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Instructional design in teaching basic electrical engineering using
Instructional design in teaching basic electrical engineering using
Instructional design in teaching basic electrical engineering using
Instructional design in teaching basic electrical engineering using
Instructional design in teaching basic electrical engineering using
Instructional design in teaching basic electrical engineering using
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Instructional design in teaching basic electrical engineering using

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International Academic Journals http://bellpress.org/Journals

International Academic Journals http://bellpress.org/Journals

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  • 1. European Journal of Education and Learning, Vol.4, 2008 ISSN(paper)2668-3318 ISSN(online)2668-361X www.BellPress.org Instructional design in teaching basic electrical engineering using Robert Gagne’s model G.SELVAM ASSISTANT PROFESSOR ELECTRICAL AND ELECTRONICS ENGINEERING DEPARTMENT CARE SCHOOL OF ENGINEERING, TRICHY, TAMILNADU, INDIAAbstractRobert Gagne’s model of instructional design is based on the information processing model of themental events that occur when learners are presented with various stimuli and focuses on the learningoutcomes and how to arrange specific instructional events to achieve those outcomes.ApplyingGagne’s nine step model is an excellent way to ensure an effective and systematic learning progressas it gives structure to the lesson plans and a holistic view to the teaching .In this paper the author havechosen verification of laws in basic electrical engineering subject both theoretically and practically inthe class room environment.Apparatus required for the practical verification of the laws were provided.The author has chosen an observer to give his constructive feedback of my lesson .Keywords:Robert Gagne’s model,verification of laws,Instructional design ,Teaching.IntroductionInstructional events refer to actions of both teacher and learners during the teaching session.Selectingappropriate events and planning them in the right format and right sequence is crucial in a successfullesson design.A lesson design is a plan showing the type instructional events,their order and the kindof activity taking place in each event.In designing a lesson plan there are two important factors .Theobjectives and the learners.In this paper the author has chosen verification of laws in basic electrical engineering subject boththeoretically and practically.Robert Gagne’s model of instructional designRobert Gagne is consdiered to be one of the foremost contributors to the systematic approach toinstructional design and his valuable ideas for trainers and teachers.Gagne’s model of instructionaldesign is based on the information processing model of the mental events that occur when adults arepresented with various stimuli and focuses on the learning outcomes and how to arrange specificinstructional events to achieve those outcomes.Gagne’s theories have been applied to the design ofinstruction in several domains such as the military flying leadership,engineering and healthcare etc.Essential to Gagnes ideas of instruction are what he calls “conditions of learning” internal conditionsdeal with what the learner knows prior to the instruction, external conditions deal with the stimuli thatare presented to the learner.e.g Instructions provided by the teacher.The author gave the instructions to 1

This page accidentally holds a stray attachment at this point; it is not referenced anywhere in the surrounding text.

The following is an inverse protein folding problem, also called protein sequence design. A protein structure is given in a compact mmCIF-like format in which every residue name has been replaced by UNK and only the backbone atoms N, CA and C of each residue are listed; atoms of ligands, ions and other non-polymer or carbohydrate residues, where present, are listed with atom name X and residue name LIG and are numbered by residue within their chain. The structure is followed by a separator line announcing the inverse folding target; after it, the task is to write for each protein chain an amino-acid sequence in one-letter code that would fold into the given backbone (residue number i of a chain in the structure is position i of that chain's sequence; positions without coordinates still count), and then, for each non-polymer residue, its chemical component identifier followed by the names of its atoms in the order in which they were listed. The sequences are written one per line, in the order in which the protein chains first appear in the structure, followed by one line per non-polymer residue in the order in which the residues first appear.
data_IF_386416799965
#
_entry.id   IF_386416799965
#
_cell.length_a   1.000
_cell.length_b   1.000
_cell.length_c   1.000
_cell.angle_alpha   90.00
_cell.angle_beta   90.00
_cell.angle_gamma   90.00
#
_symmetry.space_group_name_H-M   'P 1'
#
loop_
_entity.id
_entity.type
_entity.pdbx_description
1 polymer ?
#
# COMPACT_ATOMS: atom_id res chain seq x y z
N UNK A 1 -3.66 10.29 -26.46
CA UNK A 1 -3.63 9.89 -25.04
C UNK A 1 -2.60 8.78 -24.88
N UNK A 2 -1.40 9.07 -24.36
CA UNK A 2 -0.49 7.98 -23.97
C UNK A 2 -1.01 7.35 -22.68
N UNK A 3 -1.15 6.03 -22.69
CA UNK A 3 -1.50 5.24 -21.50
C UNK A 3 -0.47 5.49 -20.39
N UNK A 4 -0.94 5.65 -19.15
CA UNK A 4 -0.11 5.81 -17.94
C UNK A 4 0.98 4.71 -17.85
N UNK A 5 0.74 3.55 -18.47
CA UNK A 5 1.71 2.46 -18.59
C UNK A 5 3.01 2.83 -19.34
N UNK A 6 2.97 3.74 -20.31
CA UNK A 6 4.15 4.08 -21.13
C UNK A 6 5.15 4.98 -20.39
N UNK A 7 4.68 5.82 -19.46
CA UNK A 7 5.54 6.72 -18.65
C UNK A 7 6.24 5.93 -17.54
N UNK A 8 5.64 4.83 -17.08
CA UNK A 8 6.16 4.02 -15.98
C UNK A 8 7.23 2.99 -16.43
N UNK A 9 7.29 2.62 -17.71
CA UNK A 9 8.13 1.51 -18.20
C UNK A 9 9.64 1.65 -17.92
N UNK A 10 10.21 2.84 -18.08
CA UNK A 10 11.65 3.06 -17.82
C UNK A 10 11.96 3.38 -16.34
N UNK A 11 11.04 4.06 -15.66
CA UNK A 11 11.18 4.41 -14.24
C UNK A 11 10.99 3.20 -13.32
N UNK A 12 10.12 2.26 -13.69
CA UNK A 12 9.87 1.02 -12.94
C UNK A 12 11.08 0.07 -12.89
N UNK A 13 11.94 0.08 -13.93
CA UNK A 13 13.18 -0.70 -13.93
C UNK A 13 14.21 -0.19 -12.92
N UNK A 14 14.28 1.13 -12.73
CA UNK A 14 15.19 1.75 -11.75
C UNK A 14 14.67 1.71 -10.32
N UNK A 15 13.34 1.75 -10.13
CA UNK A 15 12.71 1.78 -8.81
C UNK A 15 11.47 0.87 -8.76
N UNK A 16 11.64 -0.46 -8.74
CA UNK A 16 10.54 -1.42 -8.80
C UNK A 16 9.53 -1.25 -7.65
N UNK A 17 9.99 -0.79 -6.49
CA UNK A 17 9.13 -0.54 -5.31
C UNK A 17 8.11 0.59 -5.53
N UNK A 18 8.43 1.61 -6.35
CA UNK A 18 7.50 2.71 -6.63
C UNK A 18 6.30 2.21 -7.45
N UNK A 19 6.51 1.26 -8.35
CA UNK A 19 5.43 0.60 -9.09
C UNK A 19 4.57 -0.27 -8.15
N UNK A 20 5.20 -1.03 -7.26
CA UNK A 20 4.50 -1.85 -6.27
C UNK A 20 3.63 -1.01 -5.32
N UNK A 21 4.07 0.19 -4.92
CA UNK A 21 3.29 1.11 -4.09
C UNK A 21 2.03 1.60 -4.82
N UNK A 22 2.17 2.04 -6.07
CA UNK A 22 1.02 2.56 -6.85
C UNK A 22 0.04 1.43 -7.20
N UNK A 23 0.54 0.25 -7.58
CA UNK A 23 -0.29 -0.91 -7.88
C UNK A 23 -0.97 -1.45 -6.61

• 2. European Journal of Education and Learning, Vol.4, 2008 ISSN(paper)2668-3318 ISSN(online)2668-361X www.BellPress.orgthe learner about the verification of laws in the basic electrical engineering subject and also informedabout the practical verfication of laws in the class in the next class.The first step in Gagne’s theory is specifying the kind of outcomes to be achieved.He actegorisedthese outcomes in to five types verbal information, intellectual skills, cognitive strategies, attitudes andpsychomotor skills.The second step is to organise appropriate instructional events.Gagne’s “ events of instruction consistof the following 1. Gainning attention 2. Informing the learner of the objective 3. Stimulating recall of prerquisite learning 4. Presenting the stimulus material 5. Providing learning guigance 6. Eliciting the performance 7. Providing feedback 8. Assessing the performance 9. Enhancing retention and transfers The following instructional events can be organised for a lesson to teach verification of laws in basic electrical engineering subject such as ohms law,Kirchoffs current law.Kirchoffs voltage law etc in a group work in the class. I. Gaining attention When the students arrive at class their attention can be directed toward many other things so in order for any learning to take place ,first their attention must be captured and their interest should be aroused. While entering into the class • the author said loudly “Good morning all of you”. • The author asked questions to the learners Can you state ohms law?,what the Kirchoffs voltage laws says?,Could you describe the Kirchoffs current law?. II. Informing the learner of the objectives. Upon completing this session you will be able to understand and be able to verify the laws practically . • Ohms law • Kirchoffs voltage law • Kirchoff’s current law III. Stimulating recall of prequisite learning Asking questionas like how the voltmeter and ammeter in a circuit should be connected? The learners replied that voltmeter should always be connected parallel to the circuit and ammeter always be connected series to the circuit.Then the teacher (author)asked the learner what will happen if we interchange the voltmeter by ammeter and vice versa?Leanrers replied that the ammeter coil will be damaged because the ammeter coil will have least resistance .The current will always choose the least resistance path to 2